Four hundred and forty-eight days after my girlfriend asked me to marry her, I officially became her wife. Four hundred and forty-eight sounds like a lot of days, but I think it felt like even more. Every day was filled with moments of relief and worry, joy and existential dread, questions and answers. And every single day, there was a whole lotta love–between me and my girlfriend, between us and our family members, between us and our friends, even between us and strangers who joined our journey.

It might take another four hundred and forty-eight days for me to fully process our wedding day, but here’s what I can tell you now: it was transcendent.

Our number one goal was that our wedding would be fun for our guests. And we had a specific picture of what fun would look like: drinking heavily and dancing until we were sweaty. When we noticed our guests were neither getting trashed, nor dancing like maniacs, we got worried. Was this not fun? But a closer look revealed people standing in pockets with friends they’d known for a long time or just met. They were pouring each other a glass of wine, or playing lawn games, or noshing on tacos, or interpretive dancing to Love Shack, or taking group selfies, or chatting and laughing.

The next day, my wife and I stopped by a friend’s place to drop off sound equipment (friends who own or know how to set up sound equipment are to be cherished!). She said, “it was so nice to have time to really talk to friends.” She said at parties, usually you just get a few moments with people, because it’s loud and everyone is mingling. But the long tables we filled with friends gave them a chance to have more than just a quick conversation shouted over music.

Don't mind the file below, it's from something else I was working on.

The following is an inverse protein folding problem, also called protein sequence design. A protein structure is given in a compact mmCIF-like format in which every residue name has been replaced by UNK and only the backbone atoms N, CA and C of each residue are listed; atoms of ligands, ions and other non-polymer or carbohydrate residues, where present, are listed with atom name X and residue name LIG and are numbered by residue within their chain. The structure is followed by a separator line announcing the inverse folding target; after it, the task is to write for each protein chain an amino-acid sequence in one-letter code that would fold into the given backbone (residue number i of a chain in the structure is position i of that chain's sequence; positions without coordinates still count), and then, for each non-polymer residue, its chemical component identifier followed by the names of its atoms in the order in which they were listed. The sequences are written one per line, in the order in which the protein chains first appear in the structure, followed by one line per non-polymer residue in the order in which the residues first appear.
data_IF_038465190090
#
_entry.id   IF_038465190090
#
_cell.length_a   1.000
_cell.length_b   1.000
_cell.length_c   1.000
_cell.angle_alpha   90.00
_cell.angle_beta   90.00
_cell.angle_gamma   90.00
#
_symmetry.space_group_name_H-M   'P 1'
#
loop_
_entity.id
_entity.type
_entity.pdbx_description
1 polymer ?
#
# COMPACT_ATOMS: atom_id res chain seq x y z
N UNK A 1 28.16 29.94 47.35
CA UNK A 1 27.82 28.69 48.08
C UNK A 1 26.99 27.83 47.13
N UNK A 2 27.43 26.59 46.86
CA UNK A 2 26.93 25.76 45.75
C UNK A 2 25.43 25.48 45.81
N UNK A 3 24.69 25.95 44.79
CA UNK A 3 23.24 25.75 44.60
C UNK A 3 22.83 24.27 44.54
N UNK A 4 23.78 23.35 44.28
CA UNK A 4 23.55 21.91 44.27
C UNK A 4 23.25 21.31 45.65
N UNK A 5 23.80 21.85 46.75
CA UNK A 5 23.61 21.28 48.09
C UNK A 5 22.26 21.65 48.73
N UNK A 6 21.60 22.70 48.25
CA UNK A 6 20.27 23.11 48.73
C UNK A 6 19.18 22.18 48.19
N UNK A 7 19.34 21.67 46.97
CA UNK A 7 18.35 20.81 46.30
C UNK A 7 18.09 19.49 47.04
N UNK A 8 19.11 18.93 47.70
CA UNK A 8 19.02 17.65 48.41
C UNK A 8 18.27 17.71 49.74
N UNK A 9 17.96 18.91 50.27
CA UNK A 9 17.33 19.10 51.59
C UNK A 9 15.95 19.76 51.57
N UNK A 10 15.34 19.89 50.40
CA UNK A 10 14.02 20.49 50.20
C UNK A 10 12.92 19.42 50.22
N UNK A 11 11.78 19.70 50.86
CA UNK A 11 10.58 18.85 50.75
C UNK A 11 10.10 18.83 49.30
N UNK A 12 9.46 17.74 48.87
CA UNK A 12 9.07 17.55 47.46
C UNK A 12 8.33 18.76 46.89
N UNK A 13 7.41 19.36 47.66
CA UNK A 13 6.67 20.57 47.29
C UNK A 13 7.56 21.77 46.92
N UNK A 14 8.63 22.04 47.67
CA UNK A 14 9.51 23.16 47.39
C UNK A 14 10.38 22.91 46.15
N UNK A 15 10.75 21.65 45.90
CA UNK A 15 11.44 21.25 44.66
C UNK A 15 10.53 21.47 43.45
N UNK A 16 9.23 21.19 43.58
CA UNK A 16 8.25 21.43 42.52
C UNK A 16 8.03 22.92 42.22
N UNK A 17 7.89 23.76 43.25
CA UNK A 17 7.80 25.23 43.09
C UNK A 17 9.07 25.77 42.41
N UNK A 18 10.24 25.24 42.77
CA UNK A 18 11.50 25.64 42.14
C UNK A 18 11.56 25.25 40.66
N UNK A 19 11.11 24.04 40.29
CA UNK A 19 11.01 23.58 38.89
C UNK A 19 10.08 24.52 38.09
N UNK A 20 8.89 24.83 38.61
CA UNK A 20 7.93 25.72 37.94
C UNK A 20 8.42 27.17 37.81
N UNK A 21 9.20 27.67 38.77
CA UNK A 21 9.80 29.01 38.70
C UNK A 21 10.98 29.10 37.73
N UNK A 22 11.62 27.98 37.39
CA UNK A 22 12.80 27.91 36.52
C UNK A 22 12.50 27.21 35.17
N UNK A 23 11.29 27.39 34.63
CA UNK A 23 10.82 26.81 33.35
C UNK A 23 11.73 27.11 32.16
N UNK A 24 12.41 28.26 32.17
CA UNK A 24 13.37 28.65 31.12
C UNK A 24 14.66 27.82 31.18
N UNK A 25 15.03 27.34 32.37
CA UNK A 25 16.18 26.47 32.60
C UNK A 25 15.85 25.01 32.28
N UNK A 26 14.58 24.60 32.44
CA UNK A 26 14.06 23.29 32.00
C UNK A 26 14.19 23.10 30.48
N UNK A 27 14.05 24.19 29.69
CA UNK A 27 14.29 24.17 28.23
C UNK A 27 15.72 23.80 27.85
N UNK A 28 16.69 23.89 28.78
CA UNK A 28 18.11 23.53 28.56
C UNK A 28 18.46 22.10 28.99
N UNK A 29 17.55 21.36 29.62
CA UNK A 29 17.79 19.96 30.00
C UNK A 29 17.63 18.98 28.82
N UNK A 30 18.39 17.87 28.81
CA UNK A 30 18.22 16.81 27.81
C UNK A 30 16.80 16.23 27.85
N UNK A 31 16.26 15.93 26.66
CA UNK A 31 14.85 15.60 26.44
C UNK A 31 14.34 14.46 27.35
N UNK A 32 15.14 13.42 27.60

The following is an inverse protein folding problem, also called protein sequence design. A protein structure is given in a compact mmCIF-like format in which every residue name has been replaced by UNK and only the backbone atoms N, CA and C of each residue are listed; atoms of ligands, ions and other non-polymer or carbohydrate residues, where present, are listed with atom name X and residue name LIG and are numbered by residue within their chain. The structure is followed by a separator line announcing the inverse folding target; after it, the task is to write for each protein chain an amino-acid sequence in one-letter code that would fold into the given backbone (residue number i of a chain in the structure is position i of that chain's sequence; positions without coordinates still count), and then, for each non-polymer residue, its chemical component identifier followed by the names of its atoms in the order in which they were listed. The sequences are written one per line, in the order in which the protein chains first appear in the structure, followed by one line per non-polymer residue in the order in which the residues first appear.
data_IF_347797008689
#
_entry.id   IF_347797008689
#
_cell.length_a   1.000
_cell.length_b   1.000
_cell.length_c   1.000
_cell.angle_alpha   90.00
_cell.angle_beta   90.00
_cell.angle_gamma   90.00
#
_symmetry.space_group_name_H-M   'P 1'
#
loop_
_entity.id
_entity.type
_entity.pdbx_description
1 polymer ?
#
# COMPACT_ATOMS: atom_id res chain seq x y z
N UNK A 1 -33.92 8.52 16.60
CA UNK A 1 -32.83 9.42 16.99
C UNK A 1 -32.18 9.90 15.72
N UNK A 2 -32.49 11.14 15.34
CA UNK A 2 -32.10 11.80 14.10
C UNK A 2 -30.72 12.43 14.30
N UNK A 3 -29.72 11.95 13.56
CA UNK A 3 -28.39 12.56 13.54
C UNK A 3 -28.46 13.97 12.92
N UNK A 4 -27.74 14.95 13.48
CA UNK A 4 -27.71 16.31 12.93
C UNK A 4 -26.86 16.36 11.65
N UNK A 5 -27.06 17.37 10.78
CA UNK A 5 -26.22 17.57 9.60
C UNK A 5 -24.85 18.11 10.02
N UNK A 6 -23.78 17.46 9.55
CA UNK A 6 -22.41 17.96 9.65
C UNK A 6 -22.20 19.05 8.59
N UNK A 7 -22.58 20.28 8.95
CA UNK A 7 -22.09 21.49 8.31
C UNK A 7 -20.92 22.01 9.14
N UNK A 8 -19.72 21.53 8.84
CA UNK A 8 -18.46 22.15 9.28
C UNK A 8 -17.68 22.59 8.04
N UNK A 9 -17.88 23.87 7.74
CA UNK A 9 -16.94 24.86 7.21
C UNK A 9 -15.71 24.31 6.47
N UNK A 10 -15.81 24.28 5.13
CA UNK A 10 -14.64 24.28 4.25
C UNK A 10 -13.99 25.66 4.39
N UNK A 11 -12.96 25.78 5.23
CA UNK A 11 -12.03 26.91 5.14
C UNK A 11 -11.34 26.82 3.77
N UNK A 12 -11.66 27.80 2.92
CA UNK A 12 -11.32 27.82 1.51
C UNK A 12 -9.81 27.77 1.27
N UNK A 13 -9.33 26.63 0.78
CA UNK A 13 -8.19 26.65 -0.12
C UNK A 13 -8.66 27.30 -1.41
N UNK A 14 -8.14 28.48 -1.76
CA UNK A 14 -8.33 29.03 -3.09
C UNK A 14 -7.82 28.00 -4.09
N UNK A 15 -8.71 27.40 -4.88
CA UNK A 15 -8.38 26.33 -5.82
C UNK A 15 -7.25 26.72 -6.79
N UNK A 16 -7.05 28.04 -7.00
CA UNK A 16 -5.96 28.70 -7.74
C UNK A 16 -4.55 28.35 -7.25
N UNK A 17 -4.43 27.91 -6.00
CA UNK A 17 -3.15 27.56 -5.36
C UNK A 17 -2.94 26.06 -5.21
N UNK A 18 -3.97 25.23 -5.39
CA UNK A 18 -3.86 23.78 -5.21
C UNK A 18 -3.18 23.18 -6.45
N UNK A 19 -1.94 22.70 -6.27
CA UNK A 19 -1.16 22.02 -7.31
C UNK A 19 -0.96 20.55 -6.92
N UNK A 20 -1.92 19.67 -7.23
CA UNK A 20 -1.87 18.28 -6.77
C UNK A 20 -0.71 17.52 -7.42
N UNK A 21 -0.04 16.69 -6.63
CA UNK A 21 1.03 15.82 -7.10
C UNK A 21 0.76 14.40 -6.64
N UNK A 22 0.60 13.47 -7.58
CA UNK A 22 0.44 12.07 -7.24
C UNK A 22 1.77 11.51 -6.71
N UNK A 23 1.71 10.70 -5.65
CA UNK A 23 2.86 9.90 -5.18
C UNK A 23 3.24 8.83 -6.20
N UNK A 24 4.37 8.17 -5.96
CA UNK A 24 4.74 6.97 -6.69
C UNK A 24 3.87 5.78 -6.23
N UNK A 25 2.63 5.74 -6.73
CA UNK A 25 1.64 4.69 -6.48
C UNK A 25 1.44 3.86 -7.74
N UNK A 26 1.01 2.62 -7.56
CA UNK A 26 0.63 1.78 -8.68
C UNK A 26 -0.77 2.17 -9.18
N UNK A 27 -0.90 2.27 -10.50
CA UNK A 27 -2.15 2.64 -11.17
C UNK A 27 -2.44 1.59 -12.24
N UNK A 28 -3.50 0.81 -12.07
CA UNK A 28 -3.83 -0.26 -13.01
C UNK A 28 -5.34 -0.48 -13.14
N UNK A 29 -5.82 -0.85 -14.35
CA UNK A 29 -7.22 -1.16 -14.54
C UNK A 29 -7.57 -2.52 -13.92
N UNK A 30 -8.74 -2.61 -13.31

We got back in the car and headed to Palm Springs. I streamed our wedding mix through the car radio. We walked down the aisle to Daniel Johnston’s True Love Will Find You in the End and as it started to play, my wife teared up behind her dark sunglasses (I always know when she’s crying). “I lost it when everyone stood for you,” she said. She said she realized in that moment how brave I had had to be to get to that point, where dozens of family members were there to watch me marry a person of the same gender and a different race.

I do not think of myself as brave, but it has been a rough road.

Yesterday, before we left Palm Springs, we rode the aerial tram to the top of Mt. San Jacinto. On the way back down, taking in the views, feeling the air turn from cool back to hot, with my wife casually holding my hand, I started to tear up.

We both made it to the top of a mountain. We found each other there and came back down together.

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